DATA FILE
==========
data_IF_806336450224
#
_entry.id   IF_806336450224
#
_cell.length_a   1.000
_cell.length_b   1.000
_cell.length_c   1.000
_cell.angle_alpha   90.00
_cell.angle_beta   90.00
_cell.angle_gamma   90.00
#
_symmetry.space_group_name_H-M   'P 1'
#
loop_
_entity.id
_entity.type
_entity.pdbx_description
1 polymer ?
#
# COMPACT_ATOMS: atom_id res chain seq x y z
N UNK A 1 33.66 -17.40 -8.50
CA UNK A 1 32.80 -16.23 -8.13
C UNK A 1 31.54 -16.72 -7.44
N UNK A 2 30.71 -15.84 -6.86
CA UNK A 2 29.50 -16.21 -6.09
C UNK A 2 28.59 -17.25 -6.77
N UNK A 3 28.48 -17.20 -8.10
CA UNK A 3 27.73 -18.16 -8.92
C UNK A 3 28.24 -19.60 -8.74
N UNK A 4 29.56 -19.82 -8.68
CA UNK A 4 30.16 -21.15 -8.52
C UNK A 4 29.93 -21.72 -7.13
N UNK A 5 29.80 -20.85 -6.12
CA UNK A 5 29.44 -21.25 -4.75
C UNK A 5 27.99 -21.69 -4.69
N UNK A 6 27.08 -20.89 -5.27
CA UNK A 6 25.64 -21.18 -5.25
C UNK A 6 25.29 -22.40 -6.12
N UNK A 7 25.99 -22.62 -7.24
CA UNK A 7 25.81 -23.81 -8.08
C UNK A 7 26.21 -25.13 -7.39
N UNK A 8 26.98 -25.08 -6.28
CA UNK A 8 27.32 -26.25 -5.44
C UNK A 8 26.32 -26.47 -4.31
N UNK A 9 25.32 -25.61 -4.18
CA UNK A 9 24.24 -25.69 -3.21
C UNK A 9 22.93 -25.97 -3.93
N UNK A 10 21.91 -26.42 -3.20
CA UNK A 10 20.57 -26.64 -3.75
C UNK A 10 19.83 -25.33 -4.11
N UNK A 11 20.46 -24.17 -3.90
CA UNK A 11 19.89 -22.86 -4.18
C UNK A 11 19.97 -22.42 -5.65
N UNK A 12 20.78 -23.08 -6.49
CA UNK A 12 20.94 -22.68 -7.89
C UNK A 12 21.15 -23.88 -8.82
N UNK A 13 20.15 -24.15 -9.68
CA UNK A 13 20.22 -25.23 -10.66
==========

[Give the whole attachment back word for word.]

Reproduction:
data_IF_806336450224
#
_entry.id   IF_806336450224
#
_cell.length_a   1.000
_cell.length_b   1.000
_cell.length_c   1.000
_cell.angle_alpha   90.00
_cell.angle_beta   90.00
_cell.angle_gamma   90.00
#
_symmetry.space_group_name_H-M   'P 1'
#
loop_
_entity.id
_entity.type
_entity.pdbx_description
1 polymer ?
#
# COMPACT_ATOMS: atom_id res chain seq x y z
N UNK A 1 33.66 -17.40 -8.50
CA UNK A 1 32.80 -16.23 -8.13
C UNK A 1 31.54 -16.72 -7.44
N UNK A 2 30.71 -15.84 -6.86
CA UNK A 2 29.50 -16.21 -6.09
C UNK A 2 28.59 -17.25 -6.77
N UNK A 3 28.48 -17.20 -8.10
CA UNK A 3 27.73 -18.16 -8.92
C UNK A 3 28.24 -19.60 -8.74
N UNK A 4 29.56 -19.82 -8.68
CA UNK A 4 30.16 -21.15 -8.52
C UNK A 4 29.93 -21.72 -7.13
N UNK A 5 29.80 -20.85 -6.12
CA UNK A 5 29.44 -21.25 -4.75
C UNK A 5 27.99 -21.69 -4.69
N UNK A 6 27.08 -20.89 -5.27
CA UNK A 6 25.64 -21.18 -5.25
C UNK A 6 25.29 -22.40 -6.12
N UNK A 7 25.99 -22.62 -7.24
CA UNK A 7 25.81 -23.81 -8.08
C UNK A 7 26.21 -25.13 -7.39
N UNK A 8 26.98 -25.08 -6.28
CA UNK A 8 27.32 -26.25 -5.44
C UNK A 8 26.32 -26.47 -4.31
N UNK A 9 25.32 -25.61 -4.18
CA UNK A 9 24.24 -25.69 -3.21
C UNK A 9 22.93 -25.97 -3.93
N UNK A 10 21.91 -26.42 -3.20
CA UNK A 10 20.57 -26.64 -3.75
C UNK A 10 19.83 -25.33 -4.11
N UNK A 11 20.46 -24.17 -3.90
CA UNK A 11 19.89 -22.86 -4.18
C UNK A 11 19.97 -22.42 -5.65
N UNK A 12 20.78 -23.08 -6.49
CA UNK A 12 20.94 -22.68 -7.89
C UNK A 12 21.15 -23.88 -8.82
N UNK A 13 20.15 -24.15 -9.68
CA UNK A 13 20.22 -25.23 -10.66